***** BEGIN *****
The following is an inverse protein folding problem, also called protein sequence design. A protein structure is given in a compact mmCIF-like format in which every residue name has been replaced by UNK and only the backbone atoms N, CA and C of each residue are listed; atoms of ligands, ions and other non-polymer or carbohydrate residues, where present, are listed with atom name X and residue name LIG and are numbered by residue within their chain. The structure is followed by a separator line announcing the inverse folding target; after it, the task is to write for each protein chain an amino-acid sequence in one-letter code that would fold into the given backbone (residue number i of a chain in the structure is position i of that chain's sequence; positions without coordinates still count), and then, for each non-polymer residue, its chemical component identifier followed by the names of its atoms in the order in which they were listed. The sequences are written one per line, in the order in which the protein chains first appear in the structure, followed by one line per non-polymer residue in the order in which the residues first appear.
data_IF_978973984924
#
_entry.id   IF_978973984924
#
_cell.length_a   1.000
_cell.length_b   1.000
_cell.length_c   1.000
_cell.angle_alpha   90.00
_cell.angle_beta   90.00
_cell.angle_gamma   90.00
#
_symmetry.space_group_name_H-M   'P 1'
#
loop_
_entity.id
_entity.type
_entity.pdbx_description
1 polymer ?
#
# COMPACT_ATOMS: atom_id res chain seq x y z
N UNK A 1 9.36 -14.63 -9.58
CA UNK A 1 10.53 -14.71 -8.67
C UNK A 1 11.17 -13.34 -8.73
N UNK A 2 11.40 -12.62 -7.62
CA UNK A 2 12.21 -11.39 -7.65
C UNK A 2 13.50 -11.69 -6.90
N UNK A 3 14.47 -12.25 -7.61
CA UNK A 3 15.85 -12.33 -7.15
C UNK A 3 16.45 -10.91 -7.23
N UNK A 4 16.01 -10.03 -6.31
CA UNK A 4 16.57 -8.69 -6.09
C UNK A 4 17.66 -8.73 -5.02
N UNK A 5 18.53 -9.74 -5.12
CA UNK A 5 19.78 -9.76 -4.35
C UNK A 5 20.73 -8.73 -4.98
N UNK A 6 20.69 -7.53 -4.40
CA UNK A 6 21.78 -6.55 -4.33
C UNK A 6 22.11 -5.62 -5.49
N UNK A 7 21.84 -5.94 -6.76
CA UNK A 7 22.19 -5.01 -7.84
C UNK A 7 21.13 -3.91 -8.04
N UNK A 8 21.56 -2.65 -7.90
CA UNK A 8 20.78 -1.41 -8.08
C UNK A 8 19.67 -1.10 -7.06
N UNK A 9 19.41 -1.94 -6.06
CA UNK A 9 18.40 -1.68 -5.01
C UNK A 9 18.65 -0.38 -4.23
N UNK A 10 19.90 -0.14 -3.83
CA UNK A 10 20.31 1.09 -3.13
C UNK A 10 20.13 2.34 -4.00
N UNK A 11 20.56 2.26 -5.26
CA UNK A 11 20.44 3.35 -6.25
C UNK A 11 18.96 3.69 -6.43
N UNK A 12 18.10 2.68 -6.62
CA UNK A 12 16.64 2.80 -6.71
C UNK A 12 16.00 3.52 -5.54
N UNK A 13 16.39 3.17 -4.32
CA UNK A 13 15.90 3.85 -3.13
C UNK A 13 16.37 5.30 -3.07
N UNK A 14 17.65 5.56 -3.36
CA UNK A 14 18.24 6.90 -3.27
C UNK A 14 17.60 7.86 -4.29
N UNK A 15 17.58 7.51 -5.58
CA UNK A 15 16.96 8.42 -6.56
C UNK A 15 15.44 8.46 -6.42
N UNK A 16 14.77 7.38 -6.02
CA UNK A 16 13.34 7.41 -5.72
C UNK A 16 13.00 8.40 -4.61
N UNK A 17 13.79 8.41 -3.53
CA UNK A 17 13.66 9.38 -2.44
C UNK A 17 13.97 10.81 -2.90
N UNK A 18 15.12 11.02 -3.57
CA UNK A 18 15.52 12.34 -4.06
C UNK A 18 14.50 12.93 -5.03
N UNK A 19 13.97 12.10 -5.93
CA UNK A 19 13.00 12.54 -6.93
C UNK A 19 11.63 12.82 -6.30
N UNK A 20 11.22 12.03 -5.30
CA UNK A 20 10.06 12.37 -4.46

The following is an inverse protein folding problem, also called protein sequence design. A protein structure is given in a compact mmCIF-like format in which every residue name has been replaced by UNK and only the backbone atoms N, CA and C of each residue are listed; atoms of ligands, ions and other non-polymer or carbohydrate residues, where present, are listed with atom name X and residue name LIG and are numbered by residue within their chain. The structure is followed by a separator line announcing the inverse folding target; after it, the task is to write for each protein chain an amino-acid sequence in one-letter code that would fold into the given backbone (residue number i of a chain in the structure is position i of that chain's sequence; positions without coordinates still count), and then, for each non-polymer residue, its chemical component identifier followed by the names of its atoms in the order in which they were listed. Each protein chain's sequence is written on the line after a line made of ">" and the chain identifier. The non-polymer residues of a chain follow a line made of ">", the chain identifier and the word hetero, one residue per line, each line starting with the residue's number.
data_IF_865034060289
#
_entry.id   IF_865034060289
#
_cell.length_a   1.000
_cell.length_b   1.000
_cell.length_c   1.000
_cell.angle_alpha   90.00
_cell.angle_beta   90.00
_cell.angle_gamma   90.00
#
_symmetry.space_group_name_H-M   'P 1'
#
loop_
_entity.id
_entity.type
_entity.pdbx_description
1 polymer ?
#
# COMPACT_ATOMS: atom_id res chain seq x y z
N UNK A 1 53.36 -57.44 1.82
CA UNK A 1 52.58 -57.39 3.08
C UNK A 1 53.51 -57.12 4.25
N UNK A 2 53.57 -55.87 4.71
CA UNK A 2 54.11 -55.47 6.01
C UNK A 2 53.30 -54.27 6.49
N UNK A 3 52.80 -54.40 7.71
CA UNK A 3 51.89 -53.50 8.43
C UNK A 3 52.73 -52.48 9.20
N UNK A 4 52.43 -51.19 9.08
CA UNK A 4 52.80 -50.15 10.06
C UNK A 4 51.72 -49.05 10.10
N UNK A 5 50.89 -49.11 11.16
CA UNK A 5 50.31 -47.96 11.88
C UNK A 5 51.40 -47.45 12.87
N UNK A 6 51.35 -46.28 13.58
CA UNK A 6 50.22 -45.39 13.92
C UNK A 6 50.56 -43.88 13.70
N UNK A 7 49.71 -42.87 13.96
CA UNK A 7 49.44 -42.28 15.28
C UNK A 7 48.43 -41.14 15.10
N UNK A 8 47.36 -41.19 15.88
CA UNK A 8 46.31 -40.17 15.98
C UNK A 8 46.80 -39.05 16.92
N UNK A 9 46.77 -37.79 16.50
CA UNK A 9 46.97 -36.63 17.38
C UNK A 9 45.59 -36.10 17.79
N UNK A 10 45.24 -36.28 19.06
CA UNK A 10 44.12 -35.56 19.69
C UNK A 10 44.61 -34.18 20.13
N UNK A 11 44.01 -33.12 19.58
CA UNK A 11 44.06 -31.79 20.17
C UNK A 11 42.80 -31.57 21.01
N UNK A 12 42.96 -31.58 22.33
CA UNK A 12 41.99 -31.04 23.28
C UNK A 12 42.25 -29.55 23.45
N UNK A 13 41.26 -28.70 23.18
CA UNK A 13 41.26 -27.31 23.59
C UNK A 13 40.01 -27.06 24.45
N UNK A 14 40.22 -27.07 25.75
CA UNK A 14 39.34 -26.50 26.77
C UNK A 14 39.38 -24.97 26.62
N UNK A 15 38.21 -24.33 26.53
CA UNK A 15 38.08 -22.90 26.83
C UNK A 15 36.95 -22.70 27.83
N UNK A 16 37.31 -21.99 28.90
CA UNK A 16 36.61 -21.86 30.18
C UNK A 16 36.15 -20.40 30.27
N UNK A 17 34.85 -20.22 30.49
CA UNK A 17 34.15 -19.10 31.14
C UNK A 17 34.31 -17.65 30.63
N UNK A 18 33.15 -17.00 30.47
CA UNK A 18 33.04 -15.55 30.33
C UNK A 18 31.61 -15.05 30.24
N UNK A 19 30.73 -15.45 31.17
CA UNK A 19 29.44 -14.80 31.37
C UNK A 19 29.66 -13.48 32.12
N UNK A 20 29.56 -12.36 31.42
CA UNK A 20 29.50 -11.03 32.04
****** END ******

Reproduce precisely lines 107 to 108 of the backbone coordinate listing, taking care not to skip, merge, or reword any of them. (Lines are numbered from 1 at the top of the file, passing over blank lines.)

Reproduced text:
C UNK A 2 53.30 -54.27 6.49
N UNK A 3 52.80 -54.40 7.71